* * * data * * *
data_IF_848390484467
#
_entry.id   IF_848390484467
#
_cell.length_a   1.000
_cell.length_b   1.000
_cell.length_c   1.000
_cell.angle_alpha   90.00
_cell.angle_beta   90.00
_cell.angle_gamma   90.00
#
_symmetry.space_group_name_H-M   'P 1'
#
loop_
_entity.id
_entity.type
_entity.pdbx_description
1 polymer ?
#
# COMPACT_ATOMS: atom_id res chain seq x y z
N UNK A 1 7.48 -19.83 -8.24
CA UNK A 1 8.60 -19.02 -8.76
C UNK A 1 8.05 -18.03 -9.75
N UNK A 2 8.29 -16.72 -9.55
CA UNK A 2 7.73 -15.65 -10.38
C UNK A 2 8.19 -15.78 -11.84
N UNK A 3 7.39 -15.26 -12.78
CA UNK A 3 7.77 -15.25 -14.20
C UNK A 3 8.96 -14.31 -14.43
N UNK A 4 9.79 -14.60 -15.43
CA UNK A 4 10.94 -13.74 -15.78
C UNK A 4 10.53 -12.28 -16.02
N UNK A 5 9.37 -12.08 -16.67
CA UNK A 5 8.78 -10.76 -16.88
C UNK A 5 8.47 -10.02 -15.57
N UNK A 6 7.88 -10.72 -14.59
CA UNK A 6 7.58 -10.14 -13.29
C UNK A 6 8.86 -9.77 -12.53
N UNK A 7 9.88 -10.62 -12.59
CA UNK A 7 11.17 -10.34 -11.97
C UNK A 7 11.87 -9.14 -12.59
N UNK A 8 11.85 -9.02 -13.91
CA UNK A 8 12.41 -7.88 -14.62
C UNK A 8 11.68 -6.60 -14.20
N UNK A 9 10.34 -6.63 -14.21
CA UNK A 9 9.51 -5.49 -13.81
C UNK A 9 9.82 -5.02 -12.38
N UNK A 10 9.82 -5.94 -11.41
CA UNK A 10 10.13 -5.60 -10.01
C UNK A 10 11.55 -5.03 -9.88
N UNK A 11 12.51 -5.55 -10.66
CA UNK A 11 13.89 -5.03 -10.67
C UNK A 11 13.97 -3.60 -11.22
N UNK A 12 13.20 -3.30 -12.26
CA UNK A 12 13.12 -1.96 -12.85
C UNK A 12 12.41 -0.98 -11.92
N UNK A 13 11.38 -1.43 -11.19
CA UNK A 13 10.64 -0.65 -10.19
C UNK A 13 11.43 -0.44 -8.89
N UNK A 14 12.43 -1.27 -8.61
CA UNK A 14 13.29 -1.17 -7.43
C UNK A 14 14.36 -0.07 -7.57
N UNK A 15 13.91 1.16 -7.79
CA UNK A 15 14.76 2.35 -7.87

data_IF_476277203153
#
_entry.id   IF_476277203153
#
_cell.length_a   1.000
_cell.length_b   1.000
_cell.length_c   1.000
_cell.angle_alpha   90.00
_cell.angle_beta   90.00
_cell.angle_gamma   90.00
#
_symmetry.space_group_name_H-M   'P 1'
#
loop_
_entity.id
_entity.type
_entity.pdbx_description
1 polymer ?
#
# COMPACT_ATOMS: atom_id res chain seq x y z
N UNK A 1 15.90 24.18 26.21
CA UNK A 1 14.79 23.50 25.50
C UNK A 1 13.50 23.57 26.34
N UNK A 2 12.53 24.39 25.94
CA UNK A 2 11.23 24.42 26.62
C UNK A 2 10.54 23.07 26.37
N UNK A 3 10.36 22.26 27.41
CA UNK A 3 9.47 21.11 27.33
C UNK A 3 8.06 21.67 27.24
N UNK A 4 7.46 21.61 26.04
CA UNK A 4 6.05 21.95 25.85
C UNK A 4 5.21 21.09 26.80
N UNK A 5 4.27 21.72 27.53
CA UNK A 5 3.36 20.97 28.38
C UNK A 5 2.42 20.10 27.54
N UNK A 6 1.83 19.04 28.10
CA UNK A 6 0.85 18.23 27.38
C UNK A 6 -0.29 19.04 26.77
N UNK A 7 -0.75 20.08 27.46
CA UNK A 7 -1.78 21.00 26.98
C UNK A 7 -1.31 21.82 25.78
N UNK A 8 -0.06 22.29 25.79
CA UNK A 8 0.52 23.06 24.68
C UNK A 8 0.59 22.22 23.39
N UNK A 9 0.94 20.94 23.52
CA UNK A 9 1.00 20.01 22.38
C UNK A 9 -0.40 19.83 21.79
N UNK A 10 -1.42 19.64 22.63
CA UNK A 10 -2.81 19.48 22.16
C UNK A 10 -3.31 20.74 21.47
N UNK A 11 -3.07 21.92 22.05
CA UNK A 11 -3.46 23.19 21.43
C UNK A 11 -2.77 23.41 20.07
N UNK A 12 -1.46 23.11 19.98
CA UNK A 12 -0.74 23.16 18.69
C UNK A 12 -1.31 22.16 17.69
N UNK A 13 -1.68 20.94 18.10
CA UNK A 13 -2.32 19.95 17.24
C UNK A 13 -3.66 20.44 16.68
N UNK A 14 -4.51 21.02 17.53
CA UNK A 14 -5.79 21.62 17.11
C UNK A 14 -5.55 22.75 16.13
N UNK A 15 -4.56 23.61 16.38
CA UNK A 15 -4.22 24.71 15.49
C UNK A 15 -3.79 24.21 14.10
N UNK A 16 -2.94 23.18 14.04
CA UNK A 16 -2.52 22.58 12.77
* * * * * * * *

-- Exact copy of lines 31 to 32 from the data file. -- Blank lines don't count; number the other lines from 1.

CA UNK A 4 10.94 -13.74 -15.78
C UNK A 4 10.53 -12.28 -16.02